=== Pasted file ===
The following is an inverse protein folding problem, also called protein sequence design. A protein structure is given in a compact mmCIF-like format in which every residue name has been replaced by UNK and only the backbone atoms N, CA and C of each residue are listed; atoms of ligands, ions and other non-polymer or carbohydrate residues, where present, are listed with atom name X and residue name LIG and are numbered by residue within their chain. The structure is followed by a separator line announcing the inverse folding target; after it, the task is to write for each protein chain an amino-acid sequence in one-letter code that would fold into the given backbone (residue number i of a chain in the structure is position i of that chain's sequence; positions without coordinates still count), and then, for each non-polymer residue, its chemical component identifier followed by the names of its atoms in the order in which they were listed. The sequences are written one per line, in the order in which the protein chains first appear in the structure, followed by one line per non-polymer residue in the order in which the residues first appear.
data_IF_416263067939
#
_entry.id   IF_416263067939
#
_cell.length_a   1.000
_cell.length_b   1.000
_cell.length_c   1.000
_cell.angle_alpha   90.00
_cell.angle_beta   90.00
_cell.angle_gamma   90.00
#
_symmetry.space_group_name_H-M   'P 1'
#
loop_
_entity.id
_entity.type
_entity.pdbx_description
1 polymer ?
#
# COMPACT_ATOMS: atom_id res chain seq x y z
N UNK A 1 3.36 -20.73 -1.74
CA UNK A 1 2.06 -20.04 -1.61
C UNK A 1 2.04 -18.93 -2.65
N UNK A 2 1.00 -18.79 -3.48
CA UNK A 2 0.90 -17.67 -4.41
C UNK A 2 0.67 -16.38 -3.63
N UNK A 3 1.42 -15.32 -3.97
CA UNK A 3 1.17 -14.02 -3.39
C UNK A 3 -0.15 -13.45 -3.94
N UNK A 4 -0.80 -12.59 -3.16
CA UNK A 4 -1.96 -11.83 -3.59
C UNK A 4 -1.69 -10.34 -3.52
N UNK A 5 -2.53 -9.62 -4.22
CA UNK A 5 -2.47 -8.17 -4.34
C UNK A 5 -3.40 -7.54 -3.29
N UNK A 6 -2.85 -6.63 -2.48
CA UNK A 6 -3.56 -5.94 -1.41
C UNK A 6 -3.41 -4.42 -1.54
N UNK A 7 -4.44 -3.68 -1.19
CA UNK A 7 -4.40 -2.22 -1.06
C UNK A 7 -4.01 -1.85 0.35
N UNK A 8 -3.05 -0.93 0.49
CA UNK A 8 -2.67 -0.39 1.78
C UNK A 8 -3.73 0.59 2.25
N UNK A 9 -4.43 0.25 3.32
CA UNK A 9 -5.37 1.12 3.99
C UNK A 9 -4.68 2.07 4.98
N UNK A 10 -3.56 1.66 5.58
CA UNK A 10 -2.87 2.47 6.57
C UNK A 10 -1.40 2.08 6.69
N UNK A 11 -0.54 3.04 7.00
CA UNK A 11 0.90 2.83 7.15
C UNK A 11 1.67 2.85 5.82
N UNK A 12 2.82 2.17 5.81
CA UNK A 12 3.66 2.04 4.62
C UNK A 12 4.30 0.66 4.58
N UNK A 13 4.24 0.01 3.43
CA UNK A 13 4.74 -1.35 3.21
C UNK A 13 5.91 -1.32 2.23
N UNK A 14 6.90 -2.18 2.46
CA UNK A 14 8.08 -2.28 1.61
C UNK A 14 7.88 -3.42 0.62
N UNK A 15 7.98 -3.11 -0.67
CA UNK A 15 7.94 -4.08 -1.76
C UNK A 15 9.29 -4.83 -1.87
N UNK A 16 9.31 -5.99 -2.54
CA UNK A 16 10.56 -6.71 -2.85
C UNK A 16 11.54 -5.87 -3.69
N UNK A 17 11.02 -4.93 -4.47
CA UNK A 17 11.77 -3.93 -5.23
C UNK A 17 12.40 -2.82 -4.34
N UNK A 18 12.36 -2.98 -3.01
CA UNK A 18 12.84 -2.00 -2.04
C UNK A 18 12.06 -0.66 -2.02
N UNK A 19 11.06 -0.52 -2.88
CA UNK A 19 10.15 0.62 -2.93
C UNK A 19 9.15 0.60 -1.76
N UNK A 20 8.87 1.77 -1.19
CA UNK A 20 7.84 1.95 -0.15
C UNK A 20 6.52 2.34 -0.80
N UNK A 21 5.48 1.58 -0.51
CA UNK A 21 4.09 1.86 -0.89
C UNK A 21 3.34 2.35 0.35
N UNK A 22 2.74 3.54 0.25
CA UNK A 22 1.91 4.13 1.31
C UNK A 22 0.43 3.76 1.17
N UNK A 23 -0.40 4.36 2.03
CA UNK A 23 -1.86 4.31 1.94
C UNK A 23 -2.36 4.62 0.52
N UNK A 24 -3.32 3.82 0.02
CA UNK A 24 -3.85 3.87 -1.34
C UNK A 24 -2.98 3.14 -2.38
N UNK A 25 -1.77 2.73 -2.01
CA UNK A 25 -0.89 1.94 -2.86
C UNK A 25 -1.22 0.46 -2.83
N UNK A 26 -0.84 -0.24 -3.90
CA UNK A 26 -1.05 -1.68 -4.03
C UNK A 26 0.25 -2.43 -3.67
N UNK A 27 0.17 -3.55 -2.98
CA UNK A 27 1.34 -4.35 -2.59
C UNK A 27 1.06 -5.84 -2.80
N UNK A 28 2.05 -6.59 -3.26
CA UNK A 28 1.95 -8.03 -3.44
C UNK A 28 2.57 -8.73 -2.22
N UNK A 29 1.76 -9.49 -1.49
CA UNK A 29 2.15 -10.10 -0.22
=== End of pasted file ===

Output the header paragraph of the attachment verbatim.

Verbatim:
The following is an inverse protein folding problem, also called protein sequence design. A protein structure is given in a compact mmCIF-like format in which every residue name has been replaced by UNK and only the backbone atoms N, CA and C of each residue are listed; atoms of ligands, ions and other non-polymer or carbohydrate residues, where present, are listed with atom name X and residue name LIG and are numbered by residue within their chain. The structure is followed by a separator line announcing the inverse folding target; after it, the task is to write for each protein chain an amino-acid sequence in one-letter code that would fold into the given backbone (residue number i of a chain in the structure is position i of that chain's sequence; positions without coordinates still count), and then, for each non-polymer residue, its chemical component identifier followed by the names of its atoms in the order in which they were listed. The sequences are written one per line, in the order in which the protein chains first appear in the structure, followed by one line per non-polymer residue in the order in which the residues first appear.